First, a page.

World Vision to Cut Jobs in Fundraising Overhaul
Tuesday, 17th November 2015 at 11:58 am
World Vision Australia will cut 89 jobs and overhaul its fundraising and administration operations in a bid to survive a weak Australian dollar and changing aid market.
World Vision CEO, Tim Costello, told Pro Bono Australia News that the organisation had lost 30 per cent of the money it had raised due to the struggling Australian dollar.
“We program in US dollars… when there was parity we we’re able to project two, three or four years ahead and give the field permission to spend and do the development work,” Costello said.
“[With] 30 per cent wiped off [the dollar, that] wiped out our reserves. It really came to a choice of does the field suffer and we make cuts their or do we find them here, and we chose the latter.”
Costello said as part of a nine month transformation process, 89 jobs would be cut from World Vision’s Australian operations this year.
Staff who lose their jobs will be able to apply for redeployment in a newly created role or accept a redundancy package.
“This is incredibly difficult for me to do, because all of these staff are passionate, committed,” Costello said.
“It’s not about their skill, it’s not that they’ve done anything wrong. None of us have control over a dollar where 30 per cent of what you’ve raised is just wiped out. The changing nature of poverty, none of us have control over.”
Along with a weak Australian dollar, Costello said his charity’s chief funding stream – child sponsorship – had failed to keep pace with cost increases in recent years.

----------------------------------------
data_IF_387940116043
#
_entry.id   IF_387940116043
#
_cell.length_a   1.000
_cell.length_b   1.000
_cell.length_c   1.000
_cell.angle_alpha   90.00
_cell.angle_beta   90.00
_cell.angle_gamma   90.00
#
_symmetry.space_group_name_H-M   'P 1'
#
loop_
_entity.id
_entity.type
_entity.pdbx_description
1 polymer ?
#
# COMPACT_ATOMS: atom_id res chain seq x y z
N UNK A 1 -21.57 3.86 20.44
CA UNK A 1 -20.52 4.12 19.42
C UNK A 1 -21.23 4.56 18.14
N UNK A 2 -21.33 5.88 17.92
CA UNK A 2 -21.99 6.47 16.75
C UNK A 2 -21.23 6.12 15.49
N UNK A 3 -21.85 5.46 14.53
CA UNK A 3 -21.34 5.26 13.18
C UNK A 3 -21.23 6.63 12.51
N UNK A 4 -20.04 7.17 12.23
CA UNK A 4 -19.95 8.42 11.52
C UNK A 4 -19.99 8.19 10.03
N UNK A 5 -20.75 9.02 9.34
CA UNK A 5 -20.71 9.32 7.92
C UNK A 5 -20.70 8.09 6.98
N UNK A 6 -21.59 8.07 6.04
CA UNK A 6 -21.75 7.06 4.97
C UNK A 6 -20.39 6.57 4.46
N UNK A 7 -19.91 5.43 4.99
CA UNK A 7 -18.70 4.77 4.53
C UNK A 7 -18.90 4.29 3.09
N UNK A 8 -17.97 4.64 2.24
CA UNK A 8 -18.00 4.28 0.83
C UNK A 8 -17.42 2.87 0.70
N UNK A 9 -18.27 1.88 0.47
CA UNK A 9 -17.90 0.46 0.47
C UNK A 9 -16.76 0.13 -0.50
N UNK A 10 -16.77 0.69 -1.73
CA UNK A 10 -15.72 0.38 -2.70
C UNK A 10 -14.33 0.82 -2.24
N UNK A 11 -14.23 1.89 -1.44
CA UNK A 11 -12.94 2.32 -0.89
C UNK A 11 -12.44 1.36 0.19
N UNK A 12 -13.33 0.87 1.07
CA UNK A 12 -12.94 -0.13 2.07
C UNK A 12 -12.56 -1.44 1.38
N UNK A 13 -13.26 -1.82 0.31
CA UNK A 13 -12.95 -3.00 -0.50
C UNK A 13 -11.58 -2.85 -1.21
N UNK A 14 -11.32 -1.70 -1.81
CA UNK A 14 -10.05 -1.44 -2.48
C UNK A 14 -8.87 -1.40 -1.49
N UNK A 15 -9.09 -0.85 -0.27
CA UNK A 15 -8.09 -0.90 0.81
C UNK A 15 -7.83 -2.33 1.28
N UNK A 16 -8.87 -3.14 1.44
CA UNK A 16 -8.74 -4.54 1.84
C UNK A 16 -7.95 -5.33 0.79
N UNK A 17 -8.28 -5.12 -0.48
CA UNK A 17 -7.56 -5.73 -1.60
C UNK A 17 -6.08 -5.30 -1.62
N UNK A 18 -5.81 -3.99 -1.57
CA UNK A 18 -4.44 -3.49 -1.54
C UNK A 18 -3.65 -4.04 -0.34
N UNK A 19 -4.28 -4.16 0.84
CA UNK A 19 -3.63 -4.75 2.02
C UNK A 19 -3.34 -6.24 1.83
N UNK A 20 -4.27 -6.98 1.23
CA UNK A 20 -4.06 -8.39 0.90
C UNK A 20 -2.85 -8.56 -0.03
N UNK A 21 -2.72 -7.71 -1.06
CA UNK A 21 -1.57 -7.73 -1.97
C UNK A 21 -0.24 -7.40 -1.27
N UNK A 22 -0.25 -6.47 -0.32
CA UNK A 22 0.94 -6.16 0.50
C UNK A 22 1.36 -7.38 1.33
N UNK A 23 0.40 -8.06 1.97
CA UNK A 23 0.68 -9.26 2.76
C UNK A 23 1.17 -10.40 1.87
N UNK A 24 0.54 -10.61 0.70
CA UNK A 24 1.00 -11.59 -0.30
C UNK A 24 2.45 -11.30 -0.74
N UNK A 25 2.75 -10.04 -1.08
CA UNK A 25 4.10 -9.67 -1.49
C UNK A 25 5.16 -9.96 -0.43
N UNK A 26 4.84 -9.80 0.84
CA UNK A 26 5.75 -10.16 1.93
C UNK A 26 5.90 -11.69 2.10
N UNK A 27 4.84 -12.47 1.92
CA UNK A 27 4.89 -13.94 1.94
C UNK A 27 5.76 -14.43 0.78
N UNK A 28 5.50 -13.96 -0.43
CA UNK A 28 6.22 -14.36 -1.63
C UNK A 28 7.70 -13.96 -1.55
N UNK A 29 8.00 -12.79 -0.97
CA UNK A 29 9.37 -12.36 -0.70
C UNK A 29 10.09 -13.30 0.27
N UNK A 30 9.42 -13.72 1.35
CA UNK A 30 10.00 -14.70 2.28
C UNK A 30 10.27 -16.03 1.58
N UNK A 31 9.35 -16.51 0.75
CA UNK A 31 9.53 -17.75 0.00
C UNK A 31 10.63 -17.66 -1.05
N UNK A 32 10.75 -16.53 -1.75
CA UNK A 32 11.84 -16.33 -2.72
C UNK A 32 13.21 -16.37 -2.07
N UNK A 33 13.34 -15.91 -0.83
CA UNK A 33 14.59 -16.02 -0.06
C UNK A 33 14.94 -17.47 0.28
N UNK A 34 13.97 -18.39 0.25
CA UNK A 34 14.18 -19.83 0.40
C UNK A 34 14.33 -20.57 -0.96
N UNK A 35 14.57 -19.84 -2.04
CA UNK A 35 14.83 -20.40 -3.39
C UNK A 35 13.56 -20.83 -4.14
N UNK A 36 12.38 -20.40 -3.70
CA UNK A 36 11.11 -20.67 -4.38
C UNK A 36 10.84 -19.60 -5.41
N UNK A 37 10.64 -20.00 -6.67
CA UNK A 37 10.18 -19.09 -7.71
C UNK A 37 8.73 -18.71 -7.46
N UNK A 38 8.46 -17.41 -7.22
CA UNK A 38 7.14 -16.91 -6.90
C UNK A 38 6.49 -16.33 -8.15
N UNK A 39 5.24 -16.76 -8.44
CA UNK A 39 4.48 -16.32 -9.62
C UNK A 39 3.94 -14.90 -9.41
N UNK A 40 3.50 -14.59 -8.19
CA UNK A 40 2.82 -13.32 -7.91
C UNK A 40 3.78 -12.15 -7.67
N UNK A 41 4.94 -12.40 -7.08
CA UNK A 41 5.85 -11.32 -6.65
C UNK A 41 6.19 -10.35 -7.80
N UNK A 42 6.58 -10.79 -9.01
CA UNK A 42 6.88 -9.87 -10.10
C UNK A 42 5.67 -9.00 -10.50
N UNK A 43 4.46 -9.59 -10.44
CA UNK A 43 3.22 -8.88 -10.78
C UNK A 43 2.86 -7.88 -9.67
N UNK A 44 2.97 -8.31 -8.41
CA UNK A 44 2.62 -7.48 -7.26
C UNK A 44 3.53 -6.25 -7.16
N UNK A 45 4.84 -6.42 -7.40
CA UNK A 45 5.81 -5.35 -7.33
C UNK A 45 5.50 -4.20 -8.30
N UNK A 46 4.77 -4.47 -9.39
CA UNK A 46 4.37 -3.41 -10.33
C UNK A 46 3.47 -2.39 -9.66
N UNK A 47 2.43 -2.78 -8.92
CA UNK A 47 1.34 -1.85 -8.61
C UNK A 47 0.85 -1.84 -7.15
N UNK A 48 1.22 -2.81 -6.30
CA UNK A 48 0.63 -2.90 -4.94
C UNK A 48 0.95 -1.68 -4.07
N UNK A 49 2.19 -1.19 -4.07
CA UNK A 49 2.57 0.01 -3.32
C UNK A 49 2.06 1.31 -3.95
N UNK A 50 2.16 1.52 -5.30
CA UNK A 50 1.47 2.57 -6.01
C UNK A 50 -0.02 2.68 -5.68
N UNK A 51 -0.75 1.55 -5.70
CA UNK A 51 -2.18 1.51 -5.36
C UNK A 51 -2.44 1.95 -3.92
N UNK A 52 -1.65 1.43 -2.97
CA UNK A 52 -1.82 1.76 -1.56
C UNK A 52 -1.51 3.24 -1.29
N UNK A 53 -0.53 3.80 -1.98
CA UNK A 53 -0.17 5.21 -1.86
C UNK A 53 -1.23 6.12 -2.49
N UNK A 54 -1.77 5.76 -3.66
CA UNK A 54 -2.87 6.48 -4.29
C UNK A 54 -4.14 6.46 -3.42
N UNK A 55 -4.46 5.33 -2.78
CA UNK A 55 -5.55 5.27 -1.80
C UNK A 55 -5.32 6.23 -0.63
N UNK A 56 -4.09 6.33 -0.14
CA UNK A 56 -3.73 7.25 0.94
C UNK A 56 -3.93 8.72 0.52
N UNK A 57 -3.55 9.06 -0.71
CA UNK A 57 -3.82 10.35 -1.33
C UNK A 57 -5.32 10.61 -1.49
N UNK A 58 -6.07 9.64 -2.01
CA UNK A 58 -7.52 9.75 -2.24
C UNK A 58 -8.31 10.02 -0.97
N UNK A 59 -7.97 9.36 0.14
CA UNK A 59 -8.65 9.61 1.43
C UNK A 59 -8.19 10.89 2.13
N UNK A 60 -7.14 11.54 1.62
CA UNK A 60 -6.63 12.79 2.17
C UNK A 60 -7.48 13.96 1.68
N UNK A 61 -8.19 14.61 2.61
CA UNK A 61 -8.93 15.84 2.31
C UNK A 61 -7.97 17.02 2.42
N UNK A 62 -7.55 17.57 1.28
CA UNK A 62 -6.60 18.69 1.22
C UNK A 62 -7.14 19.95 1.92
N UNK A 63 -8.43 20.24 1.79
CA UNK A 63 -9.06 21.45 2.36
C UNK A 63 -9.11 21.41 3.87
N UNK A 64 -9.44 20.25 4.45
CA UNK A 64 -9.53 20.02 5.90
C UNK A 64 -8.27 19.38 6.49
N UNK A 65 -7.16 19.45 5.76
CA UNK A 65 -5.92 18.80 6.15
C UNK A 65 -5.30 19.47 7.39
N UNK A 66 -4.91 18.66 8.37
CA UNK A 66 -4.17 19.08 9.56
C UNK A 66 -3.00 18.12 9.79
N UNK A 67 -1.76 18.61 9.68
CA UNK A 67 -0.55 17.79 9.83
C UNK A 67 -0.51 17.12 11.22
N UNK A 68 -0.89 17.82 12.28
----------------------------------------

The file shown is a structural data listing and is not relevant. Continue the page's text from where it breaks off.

He said in his 12 years at World Vision Australia child sponsorship had dropped from 80 per cent of the organisation's revenue to 43 per cent.
He said that poverty was “retreating” to war and conflict zones, areas that the organisation was not able to sponsor children in.
Costello denied that the need to restructure showed that World Vision Australia had grown too big or lost sight of its original goals.
“The truth is our impact is still just as great. We’re very proud of our organisational effectiveness,” he said.
“We won Price Waterhouse Cooper’s Transparency Award twice in the seven years it ran. It’s not losing sight at all, it’s recognising that we exist for the most vulnerable and poorest children and as that retreats into conflict and fragile states, you have to have a different funding model.
“I think the most important thing for a CEO to do is keep focused on the purpose. The purpose for world vision is fullness of life for every child and particularly for those who are most vulnerable and poor.
“Our purpose says ‘what about those kids in these fragile states?’ If that’s our purpose, as painful as it is do these changes, we have to be true to that purpose, which means changing an operating model to recognise that reality.”
World Vision’s Chief Operating Officer, Ross Piper, said the new operating model would be built around multiple operating rhythms, allowing the organisation to respond in a more agile way to both supporters’ expectations as well as to the needs of those World Vision serves.
“We want to be able to respond to what’s on people’s minds at the right time and with the right offer that can connect them more directly to the impact our work is having in the field,” Piper said.
“This means we need a leaner more agile operating model with some different skills and a different mindset.”
While the first phase of the transformation will include the 89 redundancies, Costello phase two and three, to be implemented in 2016, would see corporate and support services adjusted to fit the requirements of the new operating model.
World Vision Australia said the the restructure would have no direct impact on its development and humanitarian work in Australia and overseas.
Tim Costello recently led a call for hundreds of charities to merge or close down in what was described as an overcrowded social sector.